Visiting the Mekong Delta in Vietnam
Mekong Delta Pictures
Mekong Delta Homestay
On our trip to the Mekong Delta we wanted to do something a bit different. We enjoyed seeing all the different islands and the river markets and the canoe trips etc. but we really wanted to experience what it was like to actually live in the Mekong Delta. And so, at the end of our Mekong Delta tour (a tour that we’d organised from Ho Chi Minh City) as we were dropped off in the middle of the city of Can Tho we asked around to see if a Mekong Delta homestay option was available. And with the help of our tour guide we were hooked up with a local family who offered up homestay options. Half an hour later two guys turned up on my motorbikes. We jumped on the back and we were whisked off to our Mekong Delta home for the night.
Pretty soon we were clear of the city of Can Tho and following the course of a tributary of the Mekong River. Signs of developed life were becoming more and more scarce until eventually we started down a dirt track only wide enough for motorbikes. We crossed one bridge, then another, then another passing through several tiny little villages all hugging the sides of this little track. And then just as the sun was setting for the evening we arrived at our Mekong Delta homestay.
Mekong Delta Map
Getting Acquainted at our Mekong Delta Homestay
Our host couldn't speak much English but we somehow managed to communicate with each other. He showed us to our room which was cute and basic and pretty much what we expected from a Mekong Delta homestay. We couldn't wait to spend the night here. He then introduced us to his family and tried to explain that they were making preparations for a festival that was happening the next day in remembrance of the life of his Grandfather who had died 10 years previous. He told to relax while they prepare our Mekong dinner.
Our Mekong Delta Homestay
Our Mekong Delta Homestay pictures
Delicious Home-made Mekong Food
As we waited for our home-cooked Mekong food to be prepared for dinner we grabbed a Saigon beer and lay back in the hammocks surveying our awesome Mekong Delta homestay surroundings. For dinner we had a selection of delicious Mekong food including a whole fish that was freshly caught from the river outside the house. It was cooked to perfection and so full of flavour. To accompany the Mekong fish we had what seemed to be soft small pancakes like the ones you get with crispy duck in Chinese restaurants. There was fresh salad, vegetables and lots of other delicious accompaniments. This meal was fantastic and we ate with great haste and determination! Once we had finished dinner our host came and talked with us and asked us if we wanted to walk to the village bar with him. Naturally, we said hell yes.
Mekong Village Bar
The Mekong village bar was an open space with a basic roof and plastic chairs and tables. There was one guy who worked there who just kind of sat around chatting and drinking glasses of tea like everyone else. It appeared tea was the only drink available until one of my hosts friends pulled out a bottle of vodka which is said he bought in Can Tho. He took a swig and then passed it to our host. Our host then passed it to me. I wasn't sure about this but thought hey, what the hell. The bottle was passed round several more times until it was finished. The only patrons of this Mekong bar were men. It reminded me of how British pubs were during the years of my childhood when I used go to the pub on a Sunday Afternoon with my Dad whilst my mom stayed home and made dinner (as out-dated as that sounds now). It was a place where men went to drink and socialise.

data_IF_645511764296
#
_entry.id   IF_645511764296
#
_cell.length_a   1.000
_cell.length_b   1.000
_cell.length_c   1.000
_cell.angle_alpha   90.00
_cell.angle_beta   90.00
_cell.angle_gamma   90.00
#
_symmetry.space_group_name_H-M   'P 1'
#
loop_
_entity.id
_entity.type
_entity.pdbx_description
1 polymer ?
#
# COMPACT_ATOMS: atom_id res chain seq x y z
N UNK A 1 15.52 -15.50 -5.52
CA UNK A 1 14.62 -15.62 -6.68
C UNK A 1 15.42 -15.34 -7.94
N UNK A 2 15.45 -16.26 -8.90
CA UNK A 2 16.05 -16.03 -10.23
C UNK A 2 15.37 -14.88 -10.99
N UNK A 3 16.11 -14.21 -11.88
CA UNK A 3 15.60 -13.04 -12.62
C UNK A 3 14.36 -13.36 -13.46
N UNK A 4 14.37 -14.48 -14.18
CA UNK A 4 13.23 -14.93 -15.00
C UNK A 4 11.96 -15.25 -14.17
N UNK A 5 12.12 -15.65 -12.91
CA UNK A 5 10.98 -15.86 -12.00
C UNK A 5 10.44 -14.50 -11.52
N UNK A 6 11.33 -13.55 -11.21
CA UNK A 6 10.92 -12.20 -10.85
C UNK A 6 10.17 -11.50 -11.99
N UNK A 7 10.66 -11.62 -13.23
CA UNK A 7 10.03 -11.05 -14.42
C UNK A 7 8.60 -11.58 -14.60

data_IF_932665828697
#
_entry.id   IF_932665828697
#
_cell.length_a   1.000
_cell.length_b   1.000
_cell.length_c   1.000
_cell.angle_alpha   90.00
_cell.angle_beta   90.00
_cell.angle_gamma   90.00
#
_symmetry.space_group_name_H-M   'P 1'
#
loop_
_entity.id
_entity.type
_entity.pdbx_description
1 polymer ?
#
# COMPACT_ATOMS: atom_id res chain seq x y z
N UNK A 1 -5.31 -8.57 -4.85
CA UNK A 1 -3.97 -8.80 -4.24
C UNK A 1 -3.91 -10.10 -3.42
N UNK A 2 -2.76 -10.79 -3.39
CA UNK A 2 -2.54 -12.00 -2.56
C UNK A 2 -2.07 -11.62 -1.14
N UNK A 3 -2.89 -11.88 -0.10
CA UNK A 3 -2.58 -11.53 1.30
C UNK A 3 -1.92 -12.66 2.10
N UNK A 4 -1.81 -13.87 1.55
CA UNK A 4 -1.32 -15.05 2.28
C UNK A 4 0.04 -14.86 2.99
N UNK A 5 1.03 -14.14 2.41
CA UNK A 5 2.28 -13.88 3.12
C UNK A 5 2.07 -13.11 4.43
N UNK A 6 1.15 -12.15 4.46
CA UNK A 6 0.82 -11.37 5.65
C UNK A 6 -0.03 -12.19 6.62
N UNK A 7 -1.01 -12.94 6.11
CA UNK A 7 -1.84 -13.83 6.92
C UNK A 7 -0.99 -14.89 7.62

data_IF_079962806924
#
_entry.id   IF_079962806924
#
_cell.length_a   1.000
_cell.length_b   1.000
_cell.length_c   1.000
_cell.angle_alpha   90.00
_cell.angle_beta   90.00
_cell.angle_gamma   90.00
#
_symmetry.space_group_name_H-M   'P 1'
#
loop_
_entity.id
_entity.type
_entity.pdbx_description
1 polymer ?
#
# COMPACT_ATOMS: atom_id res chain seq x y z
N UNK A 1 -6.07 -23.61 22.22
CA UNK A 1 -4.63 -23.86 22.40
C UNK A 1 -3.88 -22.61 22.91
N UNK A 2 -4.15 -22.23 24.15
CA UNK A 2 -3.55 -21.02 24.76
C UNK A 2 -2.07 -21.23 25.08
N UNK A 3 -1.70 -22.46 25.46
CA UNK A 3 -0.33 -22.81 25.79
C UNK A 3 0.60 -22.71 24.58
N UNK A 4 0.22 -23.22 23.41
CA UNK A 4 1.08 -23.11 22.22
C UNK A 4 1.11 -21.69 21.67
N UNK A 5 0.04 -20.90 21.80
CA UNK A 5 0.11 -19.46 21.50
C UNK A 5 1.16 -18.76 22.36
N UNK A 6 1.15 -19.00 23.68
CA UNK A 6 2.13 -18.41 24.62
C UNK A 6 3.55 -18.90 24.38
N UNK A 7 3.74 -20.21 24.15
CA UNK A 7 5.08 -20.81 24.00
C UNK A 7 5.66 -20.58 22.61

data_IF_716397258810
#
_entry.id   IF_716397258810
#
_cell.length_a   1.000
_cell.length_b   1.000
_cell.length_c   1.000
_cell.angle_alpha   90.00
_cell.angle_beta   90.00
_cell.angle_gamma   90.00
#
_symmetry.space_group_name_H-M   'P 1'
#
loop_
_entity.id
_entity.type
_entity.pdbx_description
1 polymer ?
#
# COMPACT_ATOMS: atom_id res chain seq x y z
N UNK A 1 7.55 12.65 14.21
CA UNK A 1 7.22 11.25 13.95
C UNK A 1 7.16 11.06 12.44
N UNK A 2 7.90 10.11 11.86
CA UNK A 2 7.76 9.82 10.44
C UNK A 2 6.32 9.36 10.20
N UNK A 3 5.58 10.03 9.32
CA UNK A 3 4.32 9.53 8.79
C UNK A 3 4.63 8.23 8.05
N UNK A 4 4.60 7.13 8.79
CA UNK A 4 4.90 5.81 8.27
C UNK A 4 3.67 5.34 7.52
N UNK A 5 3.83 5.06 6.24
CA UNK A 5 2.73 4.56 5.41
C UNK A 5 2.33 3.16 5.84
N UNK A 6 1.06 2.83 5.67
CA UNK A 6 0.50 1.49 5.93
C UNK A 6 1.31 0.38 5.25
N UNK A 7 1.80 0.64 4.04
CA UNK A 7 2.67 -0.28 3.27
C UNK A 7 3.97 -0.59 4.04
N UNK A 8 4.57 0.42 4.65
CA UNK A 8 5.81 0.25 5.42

Whilst at this Mekong village bar some Mekong Delta locals even taught me how to play a new game. The game was played on a billiards table with only three balls. I've completely forgotten how the game went now but I remember playing a few games and being totally useless. They took great delight in watching me fail though so at least I provided them with some entertainment. After losing a few games it was time to return to our Mekong Delta homestay.
Playing Games in the Mekong Village Bar
Mekong Delta photo'sClick thumbnail to view full-size
Food in the Mekong Delta
The next day we had some more delicious Mekong food for breakfast and had some time to wonder around the grounds of our Mekong Delta homestay and the local area. We saw that the families in this Mekong village had such plentiful food supplies in all kinds of forms. There were duck farms on the river; everyone had a boat for fishing and taking goods to the river market; everyone had hens and chickens running about. But what really astounded me was the enormous variety of fruit growing all around us. Much more fruit than they could ever eat, so much of it was sold at market. I have included some photos below showing all the different fruits growing within metres of our host family’s house. If you’re ever in Vietnam and are considering a Mekong Delta trip (which you must) then I really recommend a home-stay to get a much closer insight into the way of life in this wonderful part of the world.
Mekong Delta Homestay Poll
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Check out my other Vietnam-related Travel Articles:
- Visiting Ha Long Bay, Vietnam
A tourist guide to visiting Ha Long Bay in Vietnam, including information on what is Ha Long Bay and where is Ha Long Bay.
- How to Spend a Great day in Hoi An, Vietnam
A guide to visiting the french colonial town of Hoi An in central Vietnam
- Experience the Best of Vietnam in Only 2 Weeks
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